Analysis of Speech and Functional Outcomes in Tongue Reconstruction after HemiglossectomyFunding None.
30 September 2019
12 February 2020
14 April 2020 (online)
Background Reconstruction in tongue cancer to restore the shape and function of the tongue without airway obstruction in the narrow oral cavity is challenging for reconstructive surgeons. Herein, the authors retrospectively analyzed flaps to reveal the factors that affect the functional outcome of tongue reconstruction.
Methods Herein, we retrospectively reviewed 30 patients (men, 16; women, 14; mean age, 50.3 years) who underwent the hemi-tongue reconstruction followed by speech therapy between 2009 and 2017. Data about postoperative chemotherapy and radiotherapy were collected. The dimensions (width and length) of the flaps were measured. Speech outcomes were assessed under the conditions of varying distances of the tongue tip from lower incisors when it was protruded, retracted, and elevated. Lateralization was evaluated based on the count of teeth reached by the tip of the tongue from the midline.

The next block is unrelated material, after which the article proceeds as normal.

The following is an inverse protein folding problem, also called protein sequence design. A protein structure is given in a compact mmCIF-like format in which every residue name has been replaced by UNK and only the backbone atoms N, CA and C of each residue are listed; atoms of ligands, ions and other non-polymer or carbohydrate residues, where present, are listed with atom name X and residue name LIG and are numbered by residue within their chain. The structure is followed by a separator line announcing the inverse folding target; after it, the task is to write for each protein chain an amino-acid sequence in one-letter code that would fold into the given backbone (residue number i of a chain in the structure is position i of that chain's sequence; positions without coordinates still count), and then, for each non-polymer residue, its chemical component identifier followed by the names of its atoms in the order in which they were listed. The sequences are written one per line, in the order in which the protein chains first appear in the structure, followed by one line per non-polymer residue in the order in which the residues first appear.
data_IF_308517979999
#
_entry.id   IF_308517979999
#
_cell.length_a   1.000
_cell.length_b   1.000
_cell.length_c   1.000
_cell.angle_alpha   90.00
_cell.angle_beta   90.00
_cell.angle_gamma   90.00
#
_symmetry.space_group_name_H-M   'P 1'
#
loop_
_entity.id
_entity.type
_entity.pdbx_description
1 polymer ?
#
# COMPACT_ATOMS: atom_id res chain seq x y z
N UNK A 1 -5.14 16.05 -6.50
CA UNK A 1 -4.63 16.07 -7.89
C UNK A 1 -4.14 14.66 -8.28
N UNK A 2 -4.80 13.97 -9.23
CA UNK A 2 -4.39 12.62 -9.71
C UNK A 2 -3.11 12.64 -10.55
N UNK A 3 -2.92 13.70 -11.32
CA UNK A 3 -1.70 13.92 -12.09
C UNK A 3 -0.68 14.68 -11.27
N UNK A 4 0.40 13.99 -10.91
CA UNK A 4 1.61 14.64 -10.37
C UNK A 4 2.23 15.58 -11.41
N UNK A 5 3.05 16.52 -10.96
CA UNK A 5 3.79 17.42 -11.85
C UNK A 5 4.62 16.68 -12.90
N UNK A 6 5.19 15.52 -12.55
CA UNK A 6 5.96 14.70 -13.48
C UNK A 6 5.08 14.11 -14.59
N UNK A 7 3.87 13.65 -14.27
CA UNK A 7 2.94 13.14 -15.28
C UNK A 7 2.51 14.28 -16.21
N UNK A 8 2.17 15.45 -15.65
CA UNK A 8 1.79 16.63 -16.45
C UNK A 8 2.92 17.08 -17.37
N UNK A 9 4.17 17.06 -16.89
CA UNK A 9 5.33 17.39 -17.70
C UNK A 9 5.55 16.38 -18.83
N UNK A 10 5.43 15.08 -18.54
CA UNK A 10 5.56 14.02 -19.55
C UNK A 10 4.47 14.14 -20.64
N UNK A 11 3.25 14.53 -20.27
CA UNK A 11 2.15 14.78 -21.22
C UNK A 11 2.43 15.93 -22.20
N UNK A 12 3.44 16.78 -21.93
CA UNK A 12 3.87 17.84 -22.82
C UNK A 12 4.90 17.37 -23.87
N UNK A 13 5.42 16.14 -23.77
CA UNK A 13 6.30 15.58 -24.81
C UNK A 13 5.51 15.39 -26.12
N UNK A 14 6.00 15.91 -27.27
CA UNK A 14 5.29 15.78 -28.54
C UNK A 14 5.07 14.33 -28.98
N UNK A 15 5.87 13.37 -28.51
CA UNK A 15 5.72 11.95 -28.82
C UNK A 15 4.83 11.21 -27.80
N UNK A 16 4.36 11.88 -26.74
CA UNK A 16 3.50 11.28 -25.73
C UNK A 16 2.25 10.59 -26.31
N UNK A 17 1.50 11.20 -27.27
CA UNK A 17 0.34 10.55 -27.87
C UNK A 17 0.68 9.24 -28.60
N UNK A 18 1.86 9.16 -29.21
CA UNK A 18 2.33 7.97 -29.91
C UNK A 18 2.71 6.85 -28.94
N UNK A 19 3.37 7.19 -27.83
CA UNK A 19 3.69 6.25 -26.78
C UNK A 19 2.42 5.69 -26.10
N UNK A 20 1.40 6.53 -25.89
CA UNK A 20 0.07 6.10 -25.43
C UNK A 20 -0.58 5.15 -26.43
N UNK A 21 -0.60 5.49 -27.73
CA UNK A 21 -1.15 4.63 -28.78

Results Preoperative chemotherapy and radiotherapy significantly influenced tongue retraction, tongue articulation, and intelligibility (p = 0.006, 0.002, 0.048, respectively). Postoperative chemotherapy did not statistically significantly influence any outcome measure. Contralateralization of the tongue was significantly decreased in the postoperative radiotherapy group (p = 0.029). The length of the flap showed highly negative correlation with articulation and intelligibility (p = 0.009, p< 0.001, respectively). The width of the flap was not correlated with the outcomes.
Conclusion We proved that unlike chemotherapy, postoperative radiotherapy influences the functional outcome of tongue reconstruction. The dimensions, particularly the length of the flap, were also important for restoring the reconstructed tongue function.
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